The Donner Party

My 4th great grandparents were Franklin and Elizabeth Graves.  In 1846, they joined the Donner Party in Utah with their nine children and son-in-law.  Their oldest son, William Cooper Graves, was my 3rd great grandfather.  He had relationships with at least two Pomo Indian women whom he also had children with.  One of his children was my 2nd great grandmother, Emily Graves-Siegel.

The story is significant because my ancestors traveled through Northern Nevada as early as 1846.  This was before Nevada became part of the union in 1864.  It is also said that they camped at a spot in Reno, known today as Donner Party Park.  They stood on ground and made history in a place where their 4th great grandson would be born and raised almost exactly 142 years later.  Potentially being the next in their family to make history on land they never imagined would be what it is today.  It is a good reminder that our actions today can set the tone for our future generations.  Are your descendants going to be proud of you or ashamed of you?  Everything gets recorded these days and your descendants will know more about you than you will ever want them to know.  Make your mark wisely.   

While I have been through a lot in life, I am reminded that I come from resilient and resourceful people.  Franklin was described as "a genuine backwoodsman and pioneer who found his most congenial associations on the frontier.  He despised the trammels of civilization, and loved the unshackled freedom of the red man.  In summer he went shoeless, hatless and coatless, his long coarse hair his only protection.  He was a man of large frame, good natured, hospitable and ever ready to do a kindness."  He was one of the most resourceful people in the party and had many of the skills necessary to help people survive.  In fact, he was the only person in the party who knew what snowshoes were and how to use them.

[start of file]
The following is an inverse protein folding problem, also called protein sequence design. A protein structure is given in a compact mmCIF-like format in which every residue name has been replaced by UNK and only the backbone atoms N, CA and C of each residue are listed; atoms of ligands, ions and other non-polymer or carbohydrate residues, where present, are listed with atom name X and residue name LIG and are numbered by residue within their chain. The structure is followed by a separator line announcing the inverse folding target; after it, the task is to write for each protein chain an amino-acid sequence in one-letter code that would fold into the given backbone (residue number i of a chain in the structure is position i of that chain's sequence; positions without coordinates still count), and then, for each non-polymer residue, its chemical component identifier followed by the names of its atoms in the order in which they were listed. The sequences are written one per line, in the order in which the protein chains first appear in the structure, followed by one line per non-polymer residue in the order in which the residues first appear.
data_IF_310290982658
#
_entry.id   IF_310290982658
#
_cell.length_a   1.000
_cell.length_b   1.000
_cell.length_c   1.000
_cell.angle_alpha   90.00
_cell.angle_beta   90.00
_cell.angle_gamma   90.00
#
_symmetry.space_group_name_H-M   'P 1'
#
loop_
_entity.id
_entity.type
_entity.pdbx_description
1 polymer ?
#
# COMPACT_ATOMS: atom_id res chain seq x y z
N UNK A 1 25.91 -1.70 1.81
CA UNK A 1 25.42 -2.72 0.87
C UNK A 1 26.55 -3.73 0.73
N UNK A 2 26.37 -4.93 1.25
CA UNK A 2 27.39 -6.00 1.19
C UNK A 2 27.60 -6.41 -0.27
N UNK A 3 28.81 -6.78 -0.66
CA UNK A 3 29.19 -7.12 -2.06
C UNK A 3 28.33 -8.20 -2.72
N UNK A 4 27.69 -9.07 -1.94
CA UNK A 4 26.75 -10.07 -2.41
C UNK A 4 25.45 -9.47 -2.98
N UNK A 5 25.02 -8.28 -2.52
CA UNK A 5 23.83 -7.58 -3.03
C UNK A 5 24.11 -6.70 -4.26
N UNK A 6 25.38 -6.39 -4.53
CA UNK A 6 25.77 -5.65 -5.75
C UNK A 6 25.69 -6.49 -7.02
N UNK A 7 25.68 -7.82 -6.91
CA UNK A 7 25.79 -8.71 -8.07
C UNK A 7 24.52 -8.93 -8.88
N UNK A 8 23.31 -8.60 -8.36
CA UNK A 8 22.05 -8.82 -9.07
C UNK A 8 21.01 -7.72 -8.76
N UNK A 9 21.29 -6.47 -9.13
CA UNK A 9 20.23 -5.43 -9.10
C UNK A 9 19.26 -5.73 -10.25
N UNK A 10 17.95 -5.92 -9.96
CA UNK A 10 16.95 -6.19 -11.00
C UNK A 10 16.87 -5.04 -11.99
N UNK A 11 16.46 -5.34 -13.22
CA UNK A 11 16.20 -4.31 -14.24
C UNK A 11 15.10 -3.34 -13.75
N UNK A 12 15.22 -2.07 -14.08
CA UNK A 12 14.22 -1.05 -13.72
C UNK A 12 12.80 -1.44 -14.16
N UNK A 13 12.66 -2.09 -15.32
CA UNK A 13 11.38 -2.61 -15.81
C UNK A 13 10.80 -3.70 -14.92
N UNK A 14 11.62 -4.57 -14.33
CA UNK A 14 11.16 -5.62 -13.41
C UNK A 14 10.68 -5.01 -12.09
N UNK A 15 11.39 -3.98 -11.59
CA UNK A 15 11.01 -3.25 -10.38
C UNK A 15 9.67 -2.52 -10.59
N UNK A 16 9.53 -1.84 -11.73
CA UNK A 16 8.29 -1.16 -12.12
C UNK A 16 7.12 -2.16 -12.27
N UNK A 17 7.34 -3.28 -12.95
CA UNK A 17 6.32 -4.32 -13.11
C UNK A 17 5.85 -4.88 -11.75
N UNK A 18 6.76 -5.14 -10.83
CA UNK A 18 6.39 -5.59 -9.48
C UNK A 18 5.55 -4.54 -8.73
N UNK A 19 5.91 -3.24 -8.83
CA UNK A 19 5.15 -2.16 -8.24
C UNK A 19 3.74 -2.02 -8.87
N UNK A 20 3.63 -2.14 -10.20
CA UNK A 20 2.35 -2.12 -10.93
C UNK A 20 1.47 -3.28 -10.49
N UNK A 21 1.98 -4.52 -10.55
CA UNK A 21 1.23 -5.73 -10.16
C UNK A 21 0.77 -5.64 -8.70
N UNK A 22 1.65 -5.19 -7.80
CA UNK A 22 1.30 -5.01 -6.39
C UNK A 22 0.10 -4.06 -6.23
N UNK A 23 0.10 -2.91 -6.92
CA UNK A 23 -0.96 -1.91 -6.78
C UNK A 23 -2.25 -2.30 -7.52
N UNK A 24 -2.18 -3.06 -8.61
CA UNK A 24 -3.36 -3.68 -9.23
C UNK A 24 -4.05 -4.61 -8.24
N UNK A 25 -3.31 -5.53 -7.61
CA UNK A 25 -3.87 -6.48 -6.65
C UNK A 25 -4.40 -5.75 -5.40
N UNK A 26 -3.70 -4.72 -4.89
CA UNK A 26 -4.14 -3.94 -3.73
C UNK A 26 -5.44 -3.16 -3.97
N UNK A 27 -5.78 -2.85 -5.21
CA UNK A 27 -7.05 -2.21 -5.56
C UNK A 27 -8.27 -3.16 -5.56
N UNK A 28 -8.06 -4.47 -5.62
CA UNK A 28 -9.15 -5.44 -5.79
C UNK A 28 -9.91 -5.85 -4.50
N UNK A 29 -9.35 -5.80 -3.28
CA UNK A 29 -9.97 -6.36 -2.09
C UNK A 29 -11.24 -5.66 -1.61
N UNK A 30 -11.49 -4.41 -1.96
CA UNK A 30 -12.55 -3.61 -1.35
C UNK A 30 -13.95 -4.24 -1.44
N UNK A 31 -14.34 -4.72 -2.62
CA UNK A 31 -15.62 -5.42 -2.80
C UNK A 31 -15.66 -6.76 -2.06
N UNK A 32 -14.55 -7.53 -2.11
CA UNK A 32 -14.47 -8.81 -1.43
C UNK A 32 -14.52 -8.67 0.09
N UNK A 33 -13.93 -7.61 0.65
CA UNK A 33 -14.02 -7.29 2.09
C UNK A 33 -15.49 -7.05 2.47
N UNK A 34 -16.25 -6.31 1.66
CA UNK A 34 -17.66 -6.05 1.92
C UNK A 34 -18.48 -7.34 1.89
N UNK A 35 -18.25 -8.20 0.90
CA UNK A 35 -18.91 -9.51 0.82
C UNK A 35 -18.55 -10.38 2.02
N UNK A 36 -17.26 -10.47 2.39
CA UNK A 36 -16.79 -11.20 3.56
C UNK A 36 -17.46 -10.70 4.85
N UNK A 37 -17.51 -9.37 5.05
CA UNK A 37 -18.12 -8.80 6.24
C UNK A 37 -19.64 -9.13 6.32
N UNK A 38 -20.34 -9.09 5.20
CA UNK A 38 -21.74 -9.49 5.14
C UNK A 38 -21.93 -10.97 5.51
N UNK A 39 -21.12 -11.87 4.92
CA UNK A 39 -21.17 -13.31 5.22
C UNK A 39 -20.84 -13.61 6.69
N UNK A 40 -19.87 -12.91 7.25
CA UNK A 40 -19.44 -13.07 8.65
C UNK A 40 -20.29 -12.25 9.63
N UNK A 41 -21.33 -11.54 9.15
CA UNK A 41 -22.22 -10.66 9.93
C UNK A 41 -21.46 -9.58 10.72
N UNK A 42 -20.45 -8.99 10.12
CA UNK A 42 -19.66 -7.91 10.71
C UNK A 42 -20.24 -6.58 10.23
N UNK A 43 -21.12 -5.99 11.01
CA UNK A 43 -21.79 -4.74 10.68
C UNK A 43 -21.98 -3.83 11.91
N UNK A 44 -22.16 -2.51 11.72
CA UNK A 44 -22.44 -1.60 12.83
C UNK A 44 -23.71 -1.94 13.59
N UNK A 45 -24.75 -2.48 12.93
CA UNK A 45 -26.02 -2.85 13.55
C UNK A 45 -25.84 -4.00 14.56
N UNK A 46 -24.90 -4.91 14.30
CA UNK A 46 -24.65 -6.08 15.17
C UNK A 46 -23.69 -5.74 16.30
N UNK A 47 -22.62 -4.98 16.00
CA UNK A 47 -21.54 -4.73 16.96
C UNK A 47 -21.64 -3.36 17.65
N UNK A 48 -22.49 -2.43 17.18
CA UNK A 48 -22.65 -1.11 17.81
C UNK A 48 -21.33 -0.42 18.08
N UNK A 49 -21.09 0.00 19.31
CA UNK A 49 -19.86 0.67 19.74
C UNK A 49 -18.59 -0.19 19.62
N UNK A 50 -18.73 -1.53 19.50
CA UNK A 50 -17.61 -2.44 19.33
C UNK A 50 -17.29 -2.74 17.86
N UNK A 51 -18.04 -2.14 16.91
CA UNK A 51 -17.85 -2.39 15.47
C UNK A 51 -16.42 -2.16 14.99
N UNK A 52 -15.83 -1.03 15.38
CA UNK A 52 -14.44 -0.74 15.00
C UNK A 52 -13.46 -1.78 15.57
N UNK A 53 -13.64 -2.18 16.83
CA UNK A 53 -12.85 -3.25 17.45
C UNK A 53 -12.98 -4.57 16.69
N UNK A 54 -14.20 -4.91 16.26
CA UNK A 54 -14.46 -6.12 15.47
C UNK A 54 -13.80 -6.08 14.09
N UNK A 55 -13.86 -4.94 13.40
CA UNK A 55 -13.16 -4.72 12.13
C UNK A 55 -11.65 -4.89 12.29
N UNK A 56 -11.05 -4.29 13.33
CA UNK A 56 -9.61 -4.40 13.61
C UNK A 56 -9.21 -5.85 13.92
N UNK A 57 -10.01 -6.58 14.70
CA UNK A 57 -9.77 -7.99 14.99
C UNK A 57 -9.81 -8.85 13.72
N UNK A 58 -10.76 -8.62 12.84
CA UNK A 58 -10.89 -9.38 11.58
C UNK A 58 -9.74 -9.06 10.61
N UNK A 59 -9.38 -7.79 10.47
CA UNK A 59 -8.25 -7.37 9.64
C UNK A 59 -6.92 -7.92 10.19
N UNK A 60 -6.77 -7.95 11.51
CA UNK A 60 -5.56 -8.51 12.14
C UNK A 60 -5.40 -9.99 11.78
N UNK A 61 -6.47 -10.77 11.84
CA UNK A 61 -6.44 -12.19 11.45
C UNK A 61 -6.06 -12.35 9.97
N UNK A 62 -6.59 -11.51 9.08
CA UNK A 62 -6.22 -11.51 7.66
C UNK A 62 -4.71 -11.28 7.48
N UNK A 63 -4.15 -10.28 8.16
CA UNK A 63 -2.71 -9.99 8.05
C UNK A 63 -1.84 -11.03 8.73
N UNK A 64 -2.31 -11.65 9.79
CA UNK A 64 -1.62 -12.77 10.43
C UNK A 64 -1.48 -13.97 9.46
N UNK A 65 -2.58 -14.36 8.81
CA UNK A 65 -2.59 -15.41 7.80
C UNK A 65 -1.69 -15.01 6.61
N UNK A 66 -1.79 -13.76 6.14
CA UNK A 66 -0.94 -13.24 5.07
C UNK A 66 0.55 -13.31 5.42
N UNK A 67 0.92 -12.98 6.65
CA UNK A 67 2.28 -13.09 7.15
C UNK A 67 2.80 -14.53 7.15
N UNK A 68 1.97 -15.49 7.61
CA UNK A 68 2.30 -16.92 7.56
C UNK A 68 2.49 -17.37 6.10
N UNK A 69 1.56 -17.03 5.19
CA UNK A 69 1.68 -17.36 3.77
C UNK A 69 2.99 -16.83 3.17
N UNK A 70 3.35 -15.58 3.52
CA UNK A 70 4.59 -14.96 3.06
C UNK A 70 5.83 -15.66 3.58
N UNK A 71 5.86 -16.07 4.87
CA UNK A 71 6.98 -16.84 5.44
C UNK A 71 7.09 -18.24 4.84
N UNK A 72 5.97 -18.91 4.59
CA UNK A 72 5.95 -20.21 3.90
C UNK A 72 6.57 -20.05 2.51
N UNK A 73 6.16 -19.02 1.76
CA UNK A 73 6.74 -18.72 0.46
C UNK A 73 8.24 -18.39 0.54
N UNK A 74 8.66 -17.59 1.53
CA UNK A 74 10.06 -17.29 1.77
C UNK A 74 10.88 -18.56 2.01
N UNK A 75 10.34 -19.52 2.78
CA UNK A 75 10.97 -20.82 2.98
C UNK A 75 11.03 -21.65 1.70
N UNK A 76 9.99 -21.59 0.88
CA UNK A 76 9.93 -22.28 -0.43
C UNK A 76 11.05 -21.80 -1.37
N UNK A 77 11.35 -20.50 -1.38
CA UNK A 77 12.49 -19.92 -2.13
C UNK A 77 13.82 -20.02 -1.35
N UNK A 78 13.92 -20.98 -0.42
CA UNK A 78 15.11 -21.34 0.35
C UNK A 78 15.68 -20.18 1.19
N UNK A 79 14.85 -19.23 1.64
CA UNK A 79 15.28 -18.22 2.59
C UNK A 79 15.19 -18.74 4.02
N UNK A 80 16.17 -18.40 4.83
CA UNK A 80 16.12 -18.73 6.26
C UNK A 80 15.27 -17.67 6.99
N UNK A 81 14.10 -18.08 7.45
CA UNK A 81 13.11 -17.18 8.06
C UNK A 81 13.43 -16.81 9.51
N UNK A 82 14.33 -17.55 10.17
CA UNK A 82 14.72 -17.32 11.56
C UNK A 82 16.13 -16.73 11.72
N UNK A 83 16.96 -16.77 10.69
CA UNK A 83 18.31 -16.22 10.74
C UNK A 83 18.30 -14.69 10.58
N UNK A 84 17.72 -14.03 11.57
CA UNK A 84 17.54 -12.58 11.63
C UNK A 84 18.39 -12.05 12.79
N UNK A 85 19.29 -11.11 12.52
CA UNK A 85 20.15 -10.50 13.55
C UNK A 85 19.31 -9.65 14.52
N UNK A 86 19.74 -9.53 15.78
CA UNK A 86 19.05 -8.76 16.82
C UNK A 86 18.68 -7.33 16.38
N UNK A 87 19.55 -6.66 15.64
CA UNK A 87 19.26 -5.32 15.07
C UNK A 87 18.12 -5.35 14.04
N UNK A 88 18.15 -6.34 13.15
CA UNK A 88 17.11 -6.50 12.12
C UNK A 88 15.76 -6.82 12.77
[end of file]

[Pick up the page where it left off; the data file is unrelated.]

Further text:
Elizabeth was described as, " tall and thin, her good natured sunburnt face wreathed in smiles.  She wore a blue calico frock, an old sun-bonnet and a faded shawl, on dress occasions, and like her liege lord, went barefoot.  It was her custom to cross the river daily in fair weather, laden with honey, wild fruits or soft soap, and dispose of them to the settlers of Columbia (Lacon).  There was not a woman in the place but knew her and loved to see her kind face make its appearance.  She would cross the river in the coldest days and stormiest weather in her little canoe to convey some remedy to the sick or do a kindess." 


Reading their stories, I see a lot of myself in them.  Many who know me best would likely describe me very similarly.    


Franklin and Elizabeth died before they were able to be rescued.   All of the nine kids made it to safety, however, the three youngest died shortly after being rescued.